Mix Various Sizes: To add visual interest to a living room plan a nice mix of furniture pieces with different height, depth and width. The same or very similar sized furniture makes a room seem boring and dull. Example 4 uses a large sectional with various sized tables and a tall television cabinet and even mixes wood finishes to utilize differing physical qualities and add depth, volume and interest to the room.
Balance: The relationship of pieces of furniture in relation to one another to form a pleasing whole is balance. There are two kinds of balance--symmetrical and asymmetrical. Bilateral symmetry is balanced--two of everything--like a pair of chairs or tables. Asymmetry pertains to an imbalance--a pair of chairs that are slightly different in height for instance. When you want your room to be restful use symmetry, it you want your room to be exciting, common in modern styles, use asymmetry.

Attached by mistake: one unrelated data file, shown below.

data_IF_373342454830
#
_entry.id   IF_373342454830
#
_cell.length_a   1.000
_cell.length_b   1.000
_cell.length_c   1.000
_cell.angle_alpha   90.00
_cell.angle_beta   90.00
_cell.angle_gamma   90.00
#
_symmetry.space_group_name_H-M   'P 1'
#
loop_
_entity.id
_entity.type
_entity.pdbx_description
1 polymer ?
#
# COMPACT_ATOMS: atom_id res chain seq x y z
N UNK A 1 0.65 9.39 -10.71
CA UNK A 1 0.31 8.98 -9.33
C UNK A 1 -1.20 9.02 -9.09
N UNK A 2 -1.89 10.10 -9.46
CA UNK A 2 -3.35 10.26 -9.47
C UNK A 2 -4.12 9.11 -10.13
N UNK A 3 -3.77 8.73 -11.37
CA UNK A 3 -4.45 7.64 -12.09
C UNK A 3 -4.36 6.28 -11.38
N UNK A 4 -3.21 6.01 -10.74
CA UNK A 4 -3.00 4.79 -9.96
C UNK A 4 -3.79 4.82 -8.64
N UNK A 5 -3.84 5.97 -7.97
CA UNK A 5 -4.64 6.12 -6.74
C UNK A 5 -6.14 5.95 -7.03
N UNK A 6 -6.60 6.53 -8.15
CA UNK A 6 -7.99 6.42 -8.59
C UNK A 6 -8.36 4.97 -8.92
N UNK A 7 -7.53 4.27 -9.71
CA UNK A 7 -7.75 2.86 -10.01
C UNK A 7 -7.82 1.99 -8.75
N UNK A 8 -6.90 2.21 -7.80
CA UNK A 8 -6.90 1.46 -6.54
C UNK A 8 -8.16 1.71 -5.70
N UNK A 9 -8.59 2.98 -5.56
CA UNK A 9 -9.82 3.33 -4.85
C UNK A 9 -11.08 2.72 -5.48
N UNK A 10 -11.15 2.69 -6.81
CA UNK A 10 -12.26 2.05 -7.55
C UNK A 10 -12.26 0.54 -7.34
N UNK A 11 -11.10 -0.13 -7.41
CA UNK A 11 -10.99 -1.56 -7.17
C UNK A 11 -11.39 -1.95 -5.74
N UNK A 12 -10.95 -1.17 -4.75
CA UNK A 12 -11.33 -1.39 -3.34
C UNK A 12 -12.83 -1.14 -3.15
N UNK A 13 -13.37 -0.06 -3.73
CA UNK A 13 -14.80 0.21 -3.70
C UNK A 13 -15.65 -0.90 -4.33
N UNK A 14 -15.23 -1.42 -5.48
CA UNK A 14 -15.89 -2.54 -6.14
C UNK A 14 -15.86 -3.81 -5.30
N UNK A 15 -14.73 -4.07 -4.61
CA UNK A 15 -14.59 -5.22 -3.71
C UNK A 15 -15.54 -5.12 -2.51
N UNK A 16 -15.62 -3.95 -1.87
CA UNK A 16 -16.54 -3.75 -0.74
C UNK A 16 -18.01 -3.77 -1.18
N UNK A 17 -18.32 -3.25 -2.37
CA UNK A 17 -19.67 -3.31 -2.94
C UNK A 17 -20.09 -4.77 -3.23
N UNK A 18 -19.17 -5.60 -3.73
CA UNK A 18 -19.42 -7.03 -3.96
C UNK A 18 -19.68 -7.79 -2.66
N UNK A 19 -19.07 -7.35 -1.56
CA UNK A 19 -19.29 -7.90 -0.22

Create Depth (see figure below): Interior designers use the same trick painters use to add depth in their paintings. Paintings usually have a foreground, a middle ground, a background and a vanishing point. Place a chair or two in the foreground, and a coffee table as a middle ground and a sofa as the background. A painting on a wall somewhere behind the sofa serves as a vanishing point. Example 5 Or the vanishing point could be a window.